If a kidney needs to be partially or completely removed, the procedure is referred to as a nephrectomy.
Kidney cancer is one of the most common reasons to perform this type of surgery. Disease, injury, and infection are among some of the other reasons why a kidney may need to be removed or partially removed.
Here’s a closer look at three possible ways a nephrectomy may be performed.
Radical Kidney Removal
A radical nephrectomy is complete removal of an entire kidney that includes the removal of some additional structures. For instance, the tube that takes urine from a kidney to the bladder (ureter) may also be removed. With some versions of this procedure it might also be necessary to remove adrenal glands or lymph nodes.
A radical nephrectomy is more likely to be performed if there’s a need to remove a malignant (cancerous) tumor and additional structures that may also have cancerous cells or tissues. Because of the complex nature of a radical nephrectomy, it may be performed with more invasive techniques so that all structures that need to be removed can be safely accessed.
Also referred to as kidney-sparing surgery, a partial nephrectomy is performed in a way that only removes the diseased or damaged tissue from a kidney. The goal with this approach to kidney surgery is to leave as much of the kidney intact as possible. Since only certain tissues are being removed, it’s sometimes possible to use smaller incisions.
Laparoscopic surgery is alternative to open surgery for partial or complete kidney removal that’s performed with less invasive techniques. During surgery, small incisions are made into the abdomen for the insertion of a special lighted device with a camera attached and specially designed tools. A larger incision may be necessary if there is a need to remove the entire kidney and not just certain portions of it. A live X-ray (fluoroscopy) is often used to provide additional visual guidance during the procedure.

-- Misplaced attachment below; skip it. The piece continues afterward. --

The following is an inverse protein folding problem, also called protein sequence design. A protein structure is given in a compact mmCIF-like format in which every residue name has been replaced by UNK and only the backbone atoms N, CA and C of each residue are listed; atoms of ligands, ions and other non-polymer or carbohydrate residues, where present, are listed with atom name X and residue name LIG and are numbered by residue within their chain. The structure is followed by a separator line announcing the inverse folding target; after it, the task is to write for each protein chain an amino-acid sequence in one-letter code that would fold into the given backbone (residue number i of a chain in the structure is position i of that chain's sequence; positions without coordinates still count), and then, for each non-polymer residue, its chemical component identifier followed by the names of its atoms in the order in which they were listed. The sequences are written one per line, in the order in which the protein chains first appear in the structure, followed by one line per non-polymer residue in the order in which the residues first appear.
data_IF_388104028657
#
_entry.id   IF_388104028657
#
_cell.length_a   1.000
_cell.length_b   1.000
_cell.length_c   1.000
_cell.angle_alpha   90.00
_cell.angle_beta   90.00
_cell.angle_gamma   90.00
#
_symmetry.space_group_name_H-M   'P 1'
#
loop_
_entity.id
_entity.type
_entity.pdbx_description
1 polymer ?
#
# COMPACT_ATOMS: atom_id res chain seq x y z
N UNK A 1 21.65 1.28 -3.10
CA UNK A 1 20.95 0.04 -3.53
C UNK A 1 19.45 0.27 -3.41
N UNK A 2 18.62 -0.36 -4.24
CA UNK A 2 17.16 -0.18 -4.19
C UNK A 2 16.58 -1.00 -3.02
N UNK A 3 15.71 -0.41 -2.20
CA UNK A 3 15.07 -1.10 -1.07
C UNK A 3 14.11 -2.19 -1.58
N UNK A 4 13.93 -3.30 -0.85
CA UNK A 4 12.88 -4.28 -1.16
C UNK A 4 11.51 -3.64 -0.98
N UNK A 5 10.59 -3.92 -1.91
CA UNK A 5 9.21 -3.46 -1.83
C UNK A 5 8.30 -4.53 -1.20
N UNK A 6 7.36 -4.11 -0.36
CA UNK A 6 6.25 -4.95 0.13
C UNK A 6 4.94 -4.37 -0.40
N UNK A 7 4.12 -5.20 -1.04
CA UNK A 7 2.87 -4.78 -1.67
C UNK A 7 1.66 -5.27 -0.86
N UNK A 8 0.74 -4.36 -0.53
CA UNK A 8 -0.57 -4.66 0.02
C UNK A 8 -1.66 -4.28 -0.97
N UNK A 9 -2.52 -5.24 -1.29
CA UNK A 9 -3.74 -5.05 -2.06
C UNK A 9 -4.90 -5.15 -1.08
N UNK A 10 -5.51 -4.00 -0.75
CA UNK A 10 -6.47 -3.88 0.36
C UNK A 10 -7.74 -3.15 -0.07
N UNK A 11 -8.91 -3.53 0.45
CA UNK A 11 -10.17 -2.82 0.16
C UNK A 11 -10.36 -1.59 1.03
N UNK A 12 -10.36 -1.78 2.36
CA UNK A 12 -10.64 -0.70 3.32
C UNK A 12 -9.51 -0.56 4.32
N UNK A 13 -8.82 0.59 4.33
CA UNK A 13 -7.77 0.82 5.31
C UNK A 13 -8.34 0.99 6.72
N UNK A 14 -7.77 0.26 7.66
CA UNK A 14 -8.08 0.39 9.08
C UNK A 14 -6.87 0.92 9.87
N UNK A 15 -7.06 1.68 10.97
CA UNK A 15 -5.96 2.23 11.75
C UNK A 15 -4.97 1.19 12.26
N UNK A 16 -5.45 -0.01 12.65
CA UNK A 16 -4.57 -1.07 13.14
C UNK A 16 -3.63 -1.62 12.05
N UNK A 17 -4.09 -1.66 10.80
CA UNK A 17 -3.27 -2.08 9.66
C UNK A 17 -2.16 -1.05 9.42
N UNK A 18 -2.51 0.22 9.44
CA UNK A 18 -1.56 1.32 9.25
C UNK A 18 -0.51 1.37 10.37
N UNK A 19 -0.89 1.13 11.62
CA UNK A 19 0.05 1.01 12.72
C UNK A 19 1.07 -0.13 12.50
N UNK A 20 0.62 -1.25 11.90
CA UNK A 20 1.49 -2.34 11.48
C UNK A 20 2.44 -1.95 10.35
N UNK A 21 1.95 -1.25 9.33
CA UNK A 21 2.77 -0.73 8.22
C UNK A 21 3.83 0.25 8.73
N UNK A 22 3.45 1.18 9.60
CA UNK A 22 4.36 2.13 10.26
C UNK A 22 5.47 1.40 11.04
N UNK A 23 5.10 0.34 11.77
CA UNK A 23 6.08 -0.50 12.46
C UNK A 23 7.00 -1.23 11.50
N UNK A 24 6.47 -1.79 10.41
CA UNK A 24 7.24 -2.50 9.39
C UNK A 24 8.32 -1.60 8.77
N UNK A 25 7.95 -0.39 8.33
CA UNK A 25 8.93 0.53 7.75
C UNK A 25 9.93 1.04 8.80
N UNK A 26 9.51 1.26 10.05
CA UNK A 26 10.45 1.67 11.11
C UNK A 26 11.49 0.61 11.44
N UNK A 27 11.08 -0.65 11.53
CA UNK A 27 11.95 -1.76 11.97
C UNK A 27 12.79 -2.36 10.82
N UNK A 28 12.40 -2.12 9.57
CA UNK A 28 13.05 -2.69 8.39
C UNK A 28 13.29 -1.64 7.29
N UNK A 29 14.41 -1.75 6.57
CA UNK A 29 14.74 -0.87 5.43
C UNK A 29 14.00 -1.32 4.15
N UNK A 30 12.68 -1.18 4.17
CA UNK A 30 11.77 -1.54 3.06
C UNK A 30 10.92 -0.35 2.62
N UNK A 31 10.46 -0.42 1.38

This type of kidney removal surgery also involves the use of minimally invasive techniques meant to reduce surgical risks and improve the accuracy of the procedure. In fact, a robot-assisted nephrectomy is a variation of the laparoscopic version of this type of surgery. During the procedure, a surgeon sits in a special console in the same room as the patient. The surgeon’s hand motions guide the robotic device as incisions are made in the abdomen to access the affected kidney.
There is usually another surgeon sitting by the patient to monitor the robotic device. A major advantage with this approach to kidney removal is the improved clarity of the images produced, which are shown in 3D on the monitor the surgeon uses. The robotic device also allows very precise and complex motions to be made as the procedure is performed in a way that’s not always possible when a surgeon has their hands directly inside of the affected area.
It’s not unusual for people to recover fairly quickly from any of the approaches to nephrectomy. The ability to return to work and resume normal activities will depend on the specific way the procedure was performed. For example, some individuals are able to get back to their job two to three weeks after laparoscopic or robotic surgery. Generally, recovery periods are shorter and less likely to include unexpected issues when less invasive techniques are used, although precautions are normally taken with any type of kidney surgery.